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Cockney Rhyming Slang for Legal Types

October 3, 2011

No law student likes wading through readings peppered with more than a few hithertos, herewiths and notwithstandings, but after an afternoon of reading about Cockney rhyming slang, we think we’ve discovered something that’s even harder to understand than legalese. Try to make sense of this:

 

It took five long years of study, including the occasional jet fighter (all nighter), but I’m finally aTom Sawyer (lawyer). Somehow I overcame the distractions of the sportsman’s bet(Internet) long enough read a Captain Cook (book) or two and graduated with Geoff Hurst (first) class honours.

 

A few days after finishing my final green eggs and ham (exam), I put on my box of fruit(suit) and Fourth of July (tie) for my first day at my new corn on the cob (job).

 

After only minutes in the new office, my pitch and toss (boss) hands me a nails and tacks (fax) and tells me I have my first client. I was expecting a simple Daily Mail (bail) application.

 

I gulped down my molten toffee (coffee) and went down to the boom and mizzen(prison) for a central heating (meeting) with Mr. Smith.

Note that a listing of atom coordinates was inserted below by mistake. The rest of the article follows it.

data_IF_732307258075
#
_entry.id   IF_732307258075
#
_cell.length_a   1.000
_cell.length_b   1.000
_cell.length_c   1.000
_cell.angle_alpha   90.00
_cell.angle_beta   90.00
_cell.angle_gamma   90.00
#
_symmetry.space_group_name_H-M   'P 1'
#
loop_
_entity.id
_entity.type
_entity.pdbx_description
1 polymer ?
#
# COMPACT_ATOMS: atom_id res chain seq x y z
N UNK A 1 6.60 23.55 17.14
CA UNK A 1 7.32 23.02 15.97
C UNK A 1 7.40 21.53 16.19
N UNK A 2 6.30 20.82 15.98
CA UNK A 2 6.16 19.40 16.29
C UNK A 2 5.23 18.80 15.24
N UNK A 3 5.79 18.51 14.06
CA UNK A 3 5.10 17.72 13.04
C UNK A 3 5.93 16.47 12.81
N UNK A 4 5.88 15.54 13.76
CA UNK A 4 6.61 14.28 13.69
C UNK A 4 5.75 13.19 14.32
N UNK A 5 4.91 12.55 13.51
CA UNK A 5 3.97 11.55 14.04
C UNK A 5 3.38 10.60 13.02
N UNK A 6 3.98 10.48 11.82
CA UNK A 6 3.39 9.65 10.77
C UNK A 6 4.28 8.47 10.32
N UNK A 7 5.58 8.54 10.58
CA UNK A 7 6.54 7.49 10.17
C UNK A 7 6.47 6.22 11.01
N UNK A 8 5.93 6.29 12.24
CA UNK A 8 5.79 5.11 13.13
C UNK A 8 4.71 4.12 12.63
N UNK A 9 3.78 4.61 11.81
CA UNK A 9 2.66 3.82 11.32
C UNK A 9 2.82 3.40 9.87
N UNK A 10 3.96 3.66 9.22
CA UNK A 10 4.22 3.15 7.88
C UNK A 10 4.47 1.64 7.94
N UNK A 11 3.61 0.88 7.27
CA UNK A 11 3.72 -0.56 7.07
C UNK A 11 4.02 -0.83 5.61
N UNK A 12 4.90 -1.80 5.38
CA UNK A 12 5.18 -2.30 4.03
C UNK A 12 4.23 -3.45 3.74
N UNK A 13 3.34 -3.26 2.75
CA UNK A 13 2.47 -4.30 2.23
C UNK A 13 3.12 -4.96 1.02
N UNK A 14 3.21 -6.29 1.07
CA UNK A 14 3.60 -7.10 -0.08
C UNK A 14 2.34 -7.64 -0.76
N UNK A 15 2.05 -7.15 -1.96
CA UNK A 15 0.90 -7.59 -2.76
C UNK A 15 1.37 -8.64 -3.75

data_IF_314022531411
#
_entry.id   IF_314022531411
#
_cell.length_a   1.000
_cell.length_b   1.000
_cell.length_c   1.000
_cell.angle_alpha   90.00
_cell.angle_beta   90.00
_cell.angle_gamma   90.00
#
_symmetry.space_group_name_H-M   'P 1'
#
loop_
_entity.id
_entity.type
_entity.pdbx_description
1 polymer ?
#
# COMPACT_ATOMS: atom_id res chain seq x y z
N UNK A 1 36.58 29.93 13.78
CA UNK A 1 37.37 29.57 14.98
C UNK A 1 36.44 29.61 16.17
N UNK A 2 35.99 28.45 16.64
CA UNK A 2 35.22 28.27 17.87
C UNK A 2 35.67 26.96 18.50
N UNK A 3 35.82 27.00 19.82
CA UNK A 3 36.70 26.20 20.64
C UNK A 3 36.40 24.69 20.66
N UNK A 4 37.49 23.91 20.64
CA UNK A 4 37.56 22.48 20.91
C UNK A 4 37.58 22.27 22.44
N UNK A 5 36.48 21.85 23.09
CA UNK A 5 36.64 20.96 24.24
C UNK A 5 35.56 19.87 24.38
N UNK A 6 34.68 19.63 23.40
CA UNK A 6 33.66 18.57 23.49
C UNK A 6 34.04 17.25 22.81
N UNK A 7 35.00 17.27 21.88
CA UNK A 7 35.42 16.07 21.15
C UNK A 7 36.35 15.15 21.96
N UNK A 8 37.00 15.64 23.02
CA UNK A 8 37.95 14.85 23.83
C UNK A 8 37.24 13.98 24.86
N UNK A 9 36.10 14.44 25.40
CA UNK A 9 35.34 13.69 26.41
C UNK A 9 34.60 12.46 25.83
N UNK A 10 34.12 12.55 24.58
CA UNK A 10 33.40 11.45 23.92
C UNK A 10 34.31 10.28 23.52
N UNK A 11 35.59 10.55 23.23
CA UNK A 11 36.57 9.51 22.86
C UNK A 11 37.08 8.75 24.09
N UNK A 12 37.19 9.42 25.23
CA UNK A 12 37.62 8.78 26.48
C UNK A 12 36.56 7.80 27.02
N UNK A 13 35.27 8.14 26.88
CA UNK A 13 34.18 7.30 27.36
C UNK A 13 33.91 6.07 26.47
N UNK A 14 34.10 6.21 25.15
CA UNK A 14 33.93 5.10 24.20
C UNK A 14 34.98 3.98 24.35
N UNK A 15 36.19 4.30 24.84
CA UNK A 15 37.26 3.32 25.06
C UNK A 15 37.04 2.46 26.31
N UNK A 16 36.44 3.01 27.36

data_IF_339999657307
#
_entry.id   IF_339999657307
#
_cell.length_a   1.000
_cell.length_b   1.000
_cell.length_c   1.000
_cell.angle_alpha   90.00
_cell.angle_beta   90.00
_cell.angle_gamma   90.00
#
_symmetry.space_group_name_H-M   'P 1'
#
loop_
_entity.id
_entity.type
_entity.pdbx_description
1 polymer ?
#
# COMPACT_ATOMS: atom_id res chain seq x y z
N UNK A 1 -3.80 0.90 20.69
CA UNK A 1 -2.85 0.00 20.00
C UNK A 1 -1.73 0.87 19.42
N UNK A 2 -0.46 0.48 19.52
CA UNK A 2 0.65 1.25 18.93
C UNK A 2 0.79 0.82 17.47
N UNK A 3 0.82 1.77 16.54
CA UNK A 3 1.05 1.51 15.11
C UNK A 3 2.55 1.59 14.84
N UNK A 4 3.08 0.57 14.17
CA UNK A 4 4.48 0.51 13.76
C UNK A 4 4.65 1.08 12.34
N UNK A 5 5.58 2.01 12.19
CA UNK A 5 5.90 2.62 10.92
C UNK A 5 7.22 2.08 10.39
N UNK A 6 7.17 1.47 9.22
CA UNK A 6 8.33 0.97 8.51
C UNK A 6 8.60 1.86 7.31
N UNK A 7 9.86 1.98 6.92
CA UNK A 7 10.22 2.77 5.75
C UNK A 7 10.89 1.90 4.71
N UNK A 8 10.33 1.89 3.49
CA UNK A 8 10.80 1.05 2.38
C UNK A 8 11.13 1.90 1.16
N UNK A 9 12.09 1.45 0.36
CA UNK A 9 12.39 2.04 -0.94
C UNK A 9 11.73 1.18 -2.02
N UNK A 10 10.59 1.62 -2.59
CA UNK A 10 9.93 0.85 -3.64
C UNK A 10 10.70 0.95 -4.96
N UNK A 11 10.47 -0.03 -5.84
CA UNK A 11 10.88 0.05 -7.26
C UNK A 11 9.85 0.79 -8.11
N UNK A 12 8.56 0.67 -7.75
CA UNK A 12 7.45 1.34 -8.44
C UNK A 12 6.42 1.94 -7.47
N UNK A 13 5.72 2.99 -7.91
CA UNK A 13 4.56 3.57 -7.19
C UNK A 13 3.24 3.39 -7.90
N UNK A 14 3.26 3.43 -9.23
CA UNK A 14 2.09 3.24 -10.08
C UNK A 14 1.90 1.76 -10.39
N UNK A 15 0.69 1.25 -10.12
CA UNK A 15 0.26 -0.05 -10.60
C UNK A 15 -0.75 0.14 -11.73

As we went through his file I couldn’t Adam and Eve (believe) my mince pies (eyes). It looked like Mr. Smith had been found Clonakilty (guilty) of almost every lemon lime(crime) possible. He’d been a tea leaf (thief), a brass flute (prostitute), violated his jam roll (parole) conditions, and had even broken out of ginger ale (jail) and gone hot cross bun (on the run). Even the garden gate (magistrate) at his last trial had labeled him a classic Bobby Dylan (villain). If I were the sort of person to Naomi Campbell(gamble), I would have bet on the prosecution.

 

The DPP had not interest in making a jellied eel (deal), and I knew that if I wasn’t successful in this case I’d be out of Captain Kirk (work) and on the sausage roll (dole) by the end of the day.

 

All too soon we were in court. As the smear and smudge (judge) sat glaring at me in his oil rig (wig), I’d never felt more terrified in my fork and knife (life).

 

Although I could barely bubble and squeak, I knew that something in the brass tracks(facts) just didn’t add up. I wracked my down the drains (brains) and it suddenly dawned on me: the evidence was Ricki Lake (fake), and I had my reasonable Brussels sprout (doubt).

 

I promise that I will never complain about legalese ever again.

 

 

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